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Offered for sale is an original 1938 document, signed by



            SS-Hauptsturmführer Erich Priebke (29 July 1913 – 11 October 2013) was a German mid-level SS commander in the SS police force (SiPo) of Nazi Germany. In 1996, he was convicted of war crimes in Italy, for commanding the unit which was responsible for the Ardeatine massacre in Rome on 24 March 1944 in which 335 Italian civilians were killed in retaliation for a partisan attack that killed 33 men of the German SS Police Regiment Bozen.  Priebke was one of the men held responsible for this mass execution. After the defeat of Nazi Germany, he fled to Argentina, where he lived for almost 50 years.

In 1991, Priebke’s participation in the Rome massacre was denounced in Esteban Buch’s book El pintor de la Suiza Argentina.  In 1994, 50 years after the massacre, Priebke felt he could then talk about the incident and was interviewed by American ABC News reporter Sam Donaldson. This caused outrage among people who had not forgotten the incident and led to his extradition to Italy and a trial which lasted more than four years. The massacre of Fosse Ardeatine took place in Italy during World War II. On 23 March 1944, 33 German personnel of the SS Police Regiment Bozen were killed when the Italian Resistance set off a bomb and attacked the SS men with firearms and grenades while they were marching along Via Rasella in Rome. This attack was led by the Patriotic Action Groups or Gruppi di Azione Patriottica (GAP).

Adolf Hitler is reported, but never confirmed, to have ordered that within 24 hours, ten condemned Italians were to be shot for each dead German. Commander Kappler in Rome quickly compiled a list of 320 prisoners to be killed. Kappler voluntarily added ten more names to the list when the 33rd German died after the partisan attack. The total number of people executed at the Fosse Ardeatine was 335, mostly Italian. The largest cohesive group among those executed were the members of Bandiera Rossa (Red Flag), a dissident-communist military resistance group, along with more than 70 Jews. On 24 March, led by SS officers Priebke and Karl Hass, the victims were killed inside the Ardeatine caves in groups of five. They were led into the caves with their hands tied behind their backs and then shot in the neck. Many were forced to kneel down over the bodies of those who had already been killed. During the killings, it was found that a mistake had been made and that five additional people who were not on the “ten to one” list had been brought up to the caves. Priebke was responsible for the list and his complicity in those 5 additional killings ruled out any possible justification for his behavior on the basis of “obedience to official orders.”  As a result, Priebke’s trial strongly focused on these extra killings.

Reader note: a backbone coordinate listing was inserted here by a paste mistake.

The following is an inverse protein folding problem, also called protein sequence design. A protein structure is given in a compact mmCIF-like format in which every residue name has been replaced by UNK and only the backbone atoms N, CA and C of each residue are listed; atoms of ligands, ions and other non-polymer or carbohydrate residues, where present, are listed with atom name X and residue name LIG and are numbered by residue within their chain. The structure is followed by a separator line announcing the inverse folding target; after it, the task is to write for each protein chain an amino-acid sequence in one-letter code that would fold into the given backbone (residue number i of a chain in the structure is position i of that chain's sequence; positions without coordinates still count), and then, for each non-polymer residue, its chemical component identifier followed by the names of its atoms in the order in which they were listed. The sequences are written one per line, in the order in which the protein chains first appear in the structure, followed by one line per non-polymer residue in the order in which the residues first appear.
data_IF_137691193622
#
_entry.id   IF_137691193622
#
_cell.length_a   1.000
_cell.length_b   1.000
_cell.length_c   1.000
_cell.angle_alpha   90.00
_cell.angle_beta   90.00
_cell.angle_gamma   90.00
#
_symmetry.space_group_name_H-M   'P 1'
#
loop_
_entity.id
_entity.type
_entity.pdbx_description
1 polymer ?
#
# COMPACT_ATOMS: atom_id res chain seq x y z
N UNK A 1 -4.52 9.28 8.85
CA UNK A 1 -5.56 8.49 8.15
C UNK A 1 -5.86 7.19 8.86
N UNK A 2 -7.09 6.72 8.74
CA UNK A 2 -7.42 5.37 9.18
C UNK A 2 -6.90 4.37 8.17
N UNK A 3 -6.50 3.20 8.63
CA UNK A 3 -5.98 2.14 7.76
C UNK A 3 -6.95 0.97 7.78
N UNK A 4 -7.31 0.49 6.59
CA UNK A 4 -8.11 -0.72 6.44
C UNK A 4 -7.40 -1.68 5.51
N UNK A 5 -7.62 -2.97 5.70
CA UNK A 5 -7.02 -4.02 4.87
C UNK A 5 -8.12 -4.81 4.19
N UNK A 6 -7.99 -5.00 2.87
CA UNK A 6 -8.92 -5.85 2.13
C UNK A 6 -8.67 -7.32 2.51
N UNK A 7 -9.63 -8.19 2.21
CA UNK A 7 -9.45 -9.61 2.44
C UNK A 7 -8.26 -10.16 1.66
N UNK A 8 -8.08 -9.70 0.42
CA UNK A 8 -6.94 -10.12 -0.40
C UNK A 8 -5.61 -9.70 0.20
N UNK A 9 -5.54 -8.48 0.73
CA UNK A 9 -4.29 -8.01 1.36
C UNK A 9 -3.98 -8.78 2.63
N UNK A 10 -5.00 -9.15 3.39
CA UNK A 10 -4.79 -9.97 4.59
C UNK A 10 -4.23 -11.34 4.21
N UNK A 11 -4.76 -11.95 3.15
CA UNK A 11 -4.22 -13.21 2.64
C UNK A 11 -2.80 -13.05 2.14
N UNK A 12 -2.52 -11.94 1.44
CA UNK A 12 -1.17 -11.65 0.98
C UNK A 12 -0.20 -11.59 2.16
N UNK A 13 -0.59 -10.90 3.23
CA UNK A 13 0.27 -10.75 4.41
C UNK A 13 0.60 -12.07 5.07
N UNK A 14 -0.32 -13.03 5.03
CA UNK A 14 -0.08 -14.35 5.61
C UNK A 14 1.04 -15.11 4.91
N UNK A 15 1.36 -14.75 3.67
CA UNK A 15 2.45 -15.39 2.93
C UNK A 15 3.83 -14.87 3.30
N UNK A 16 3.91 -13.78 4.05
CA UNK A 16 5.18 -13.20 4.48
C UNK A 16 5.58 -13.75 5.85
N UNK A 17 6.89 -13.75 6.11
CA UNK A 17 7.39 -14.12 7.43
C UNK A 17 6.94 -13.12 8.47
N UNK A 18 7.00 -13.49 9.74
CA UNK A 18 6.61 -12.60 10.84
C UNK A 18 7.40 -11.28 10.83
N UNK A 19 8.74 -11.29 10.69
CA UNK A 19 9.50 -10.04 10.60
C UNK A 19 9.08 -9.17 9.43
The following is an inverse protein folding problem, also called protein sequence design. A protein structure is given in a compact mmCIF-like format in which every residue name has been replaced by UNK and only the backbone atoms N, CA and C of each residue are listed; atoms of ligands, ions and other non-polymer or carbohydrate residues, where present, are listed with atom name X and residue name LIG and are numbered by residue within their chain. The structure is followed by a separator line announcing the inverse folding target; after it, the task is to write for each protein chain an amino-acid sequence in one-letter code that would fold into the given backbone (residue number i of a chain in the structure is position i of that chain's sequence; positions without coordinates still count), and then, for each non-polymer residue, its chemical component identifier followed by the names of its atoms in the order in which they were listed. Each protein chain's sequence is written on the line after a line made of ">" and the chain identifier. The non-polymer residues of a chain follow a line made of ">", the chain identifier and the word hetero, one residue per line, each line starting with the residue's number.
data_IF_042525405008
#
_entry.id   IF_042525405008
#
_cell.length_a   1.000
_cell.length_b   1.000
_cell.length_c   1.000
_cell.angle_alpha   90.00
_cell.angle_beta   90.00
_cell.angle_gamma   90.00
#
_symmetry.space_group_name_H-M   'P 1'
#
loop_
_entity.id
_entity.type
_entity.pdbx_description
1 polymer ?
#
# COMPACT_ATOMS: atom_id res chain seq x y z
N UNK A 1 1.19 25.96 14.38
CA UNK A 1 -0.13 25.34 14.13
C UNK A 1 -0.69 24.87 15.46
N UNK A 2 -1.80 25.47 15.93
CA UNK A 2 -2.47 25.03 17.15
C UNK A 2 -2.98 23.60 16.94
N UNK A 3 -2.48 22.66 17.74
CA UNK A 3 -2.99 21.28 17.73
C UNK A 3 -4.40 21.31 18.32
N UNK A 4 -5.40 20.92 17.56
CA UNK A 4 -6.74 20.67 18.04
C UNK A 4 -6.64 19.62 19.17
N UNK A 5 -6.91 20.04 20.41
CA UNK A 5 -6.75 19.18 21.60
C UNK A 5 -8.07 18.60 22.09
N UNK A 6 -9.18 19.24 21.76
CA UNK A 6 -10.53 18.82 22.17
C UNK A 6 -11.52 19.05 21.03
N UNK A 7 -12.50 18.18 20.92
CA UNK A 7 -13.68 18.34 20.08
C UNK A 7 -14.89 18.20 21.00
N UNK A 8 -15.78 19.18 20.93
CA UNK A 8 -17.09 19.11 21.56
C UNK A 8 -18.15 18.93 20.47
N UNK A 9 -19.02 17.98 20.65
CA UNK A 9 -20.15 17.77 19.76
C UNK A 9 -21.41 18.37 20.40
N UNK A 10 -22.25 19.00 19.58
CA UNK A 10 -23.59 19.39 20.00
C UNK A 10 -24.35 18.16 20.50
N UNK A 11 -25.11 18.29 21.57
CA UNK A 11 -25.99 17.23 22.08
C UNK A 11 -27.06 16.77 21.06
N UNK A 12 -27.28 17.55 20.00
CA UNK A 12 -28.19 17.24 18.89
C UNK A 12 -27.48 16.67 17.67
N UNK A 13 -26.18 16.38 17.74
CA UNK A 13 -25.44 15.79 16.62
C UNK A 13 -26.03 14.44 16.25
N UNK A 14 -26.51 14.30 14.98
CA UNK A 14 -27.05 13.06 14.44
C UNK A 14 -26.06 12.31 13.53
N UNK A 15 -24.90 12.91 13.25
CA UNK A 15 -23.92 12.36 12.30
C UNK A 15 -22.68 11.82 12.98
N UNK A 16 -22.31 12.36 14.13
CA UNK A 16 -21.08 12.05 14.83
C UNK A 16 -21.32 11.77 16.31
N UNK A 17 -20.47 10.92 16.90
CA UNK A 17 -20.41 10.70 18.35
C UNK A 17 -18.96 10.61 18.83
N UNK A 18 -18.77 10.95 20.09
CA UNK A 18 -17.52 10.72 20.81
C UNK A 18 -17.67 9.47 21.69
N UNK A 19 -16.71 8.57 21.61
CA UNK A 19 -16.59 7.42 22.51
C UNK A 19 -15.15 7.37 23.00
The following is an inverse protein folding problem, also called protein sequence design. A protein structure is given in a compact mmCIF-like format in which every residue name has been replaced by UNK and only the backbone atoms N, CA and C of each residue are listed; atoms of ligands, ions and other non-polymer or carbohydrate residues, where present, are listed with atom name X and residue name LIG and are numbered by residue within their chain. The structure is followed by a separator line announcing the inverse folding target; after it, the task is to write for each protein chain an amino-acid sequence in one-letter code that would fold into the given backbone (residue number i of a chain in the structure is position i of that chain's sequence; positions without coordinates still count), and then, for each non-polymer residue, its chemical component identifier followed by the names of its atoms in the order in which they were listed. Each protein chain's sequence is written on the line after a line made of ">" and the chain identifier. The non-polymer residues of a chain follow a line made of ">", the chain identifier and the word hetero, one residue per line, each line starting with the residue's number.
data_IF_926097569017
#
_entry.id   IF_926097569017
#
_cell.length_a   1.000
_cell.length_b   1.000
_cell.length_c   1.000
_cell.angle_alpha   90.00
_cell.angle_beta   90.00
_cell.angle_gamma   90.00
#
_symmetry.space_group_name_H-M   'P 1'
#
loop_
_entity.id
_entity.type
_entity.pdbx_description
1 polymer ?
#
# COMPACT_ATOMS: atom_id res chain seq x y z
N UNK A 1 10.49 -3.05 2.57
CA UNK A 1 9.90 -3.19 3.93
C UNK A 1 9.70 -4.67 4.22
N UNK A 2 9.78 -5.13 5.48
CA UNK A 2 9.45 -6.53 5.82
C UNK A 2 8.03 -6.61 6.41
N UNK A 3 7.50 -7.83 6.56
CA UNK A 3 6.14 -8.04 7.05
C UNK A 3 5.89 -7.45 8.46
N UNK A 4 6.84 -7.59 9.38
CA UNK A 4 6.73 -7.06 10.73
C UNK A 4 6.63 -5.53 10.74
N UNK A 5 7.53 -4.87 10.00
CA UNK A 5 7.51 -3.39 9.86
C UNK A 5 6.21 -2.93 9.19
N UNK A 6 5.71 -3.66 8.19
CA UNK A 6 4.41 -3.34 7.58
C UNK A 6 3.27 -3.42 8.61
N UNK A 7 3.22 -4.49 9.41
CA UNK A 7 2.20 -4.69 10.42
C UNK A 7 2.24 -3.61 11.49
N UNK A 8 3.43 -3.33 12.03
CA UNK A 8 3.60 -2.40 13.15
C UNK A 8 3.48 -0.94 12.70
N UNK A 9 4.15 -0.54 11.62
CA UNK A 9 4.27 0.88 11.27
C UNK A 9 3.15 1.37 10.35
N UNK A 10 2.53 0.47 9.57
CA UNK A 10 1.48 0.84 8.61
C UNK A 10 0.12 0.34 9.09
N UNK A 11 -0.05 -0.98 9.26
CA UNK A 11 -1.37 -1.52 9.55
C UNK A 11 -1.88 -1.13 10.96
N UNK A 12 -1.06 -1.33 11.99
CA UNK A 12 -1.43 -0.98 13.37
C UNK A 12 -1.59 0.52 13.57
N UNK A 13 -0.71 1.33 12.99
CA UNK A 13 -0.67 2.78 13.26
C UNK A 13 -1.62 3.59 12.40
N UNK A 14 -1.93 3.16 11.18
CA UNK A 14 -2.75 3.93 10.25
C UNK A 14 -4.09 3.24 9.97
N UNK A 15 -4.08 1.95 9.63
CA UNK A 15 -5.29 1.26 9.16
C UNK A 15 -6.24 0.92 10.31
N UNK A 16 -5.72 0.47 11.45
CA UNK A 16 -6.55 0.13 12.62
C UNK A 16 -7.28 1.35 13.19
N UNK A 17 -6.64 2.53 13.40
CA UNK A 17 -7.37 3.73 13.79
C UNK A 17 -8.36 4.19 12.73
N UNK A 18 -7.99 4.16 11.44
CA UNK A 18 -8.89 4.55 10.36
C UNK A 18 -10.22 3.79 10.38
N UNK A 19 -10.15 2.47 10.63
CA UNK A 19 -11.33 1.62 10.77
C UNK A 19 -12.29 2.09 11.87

To fill the numerical quota, many of the prisoners at Via Tasso and Regina Coeli prison who happened to be available at the time were sent to their deaths by the Nazis at the Fosse Ardeatine. Priebke put some on the list simply because they were Jewish (sending Jews to the camps, however, he said he had never done, for practical reasons: “We needed the railway cars for other things”).

In post–World War II trials, Priebke was set to be tried for his role in the massacre, but he managed to escape from a British prison camp in Rimini, Italy in 1946. He later claimed that this escape had been assisted by a ratline run by German-Austrian Bishop Alois Hudal. After he had escaped, he lived with his family in Sterzing/Vipiteno. During this time he received on 13 September 1948 a second baptism (and adopted a new identity as Otto Pape) by a local priest.  After his time in South Tirol, he went to Argentina. Though alleged to have been responsible for war crimes, Priebke lived in Argentina as a free man for 50 years. In 1996 he was extradited to Italy. In court, Priebke declared himself not guilty. He did not deny what he had done, but he denied any moral responsibility. He blamed the massacre on those whom he branded as “the Italian terrorists” who were behind the attack in which 33 German SS men were killed. The order came directly from Hitler, and he thought it was a legitimate punishment. During the trial it became clear that Priebke had personally shot two Italians. This was also in his testimony from 1946 before he managed to escape. Priebke was found not guilty for the reason of acting under orders. On 1 August 1996, orders were given for the immediate release of Priebke. Germany then demanded his extradition, but Italy denied, and Priebke died a free man in Rome on 11 October 2013, at the age of 100, from natural causes. [source: Wikipedia]

Anything signed by Erich Priebke before May 1945 is as rare as it gets. The document that is offered for sale is dated 15 June 1938. Priebke’s rank at the time was SS-Scharführer and he was already working for the SD / Gestapo. He notifies the Gestapo Office Berlin about his marriage to Alice Stoll on the very same day they got married and confirms that with his signature in ink. The document has a small and hardly unnoticeable tear on the bottom right.

The document ships from one of our affiliates in Germany. It comes from a private collection and has never been offered for sale before. It was purchased directly out of a German foundation. The seller gives a full money back guarantee for the authenticity of the documents and signature. Includes shipping worldwide.


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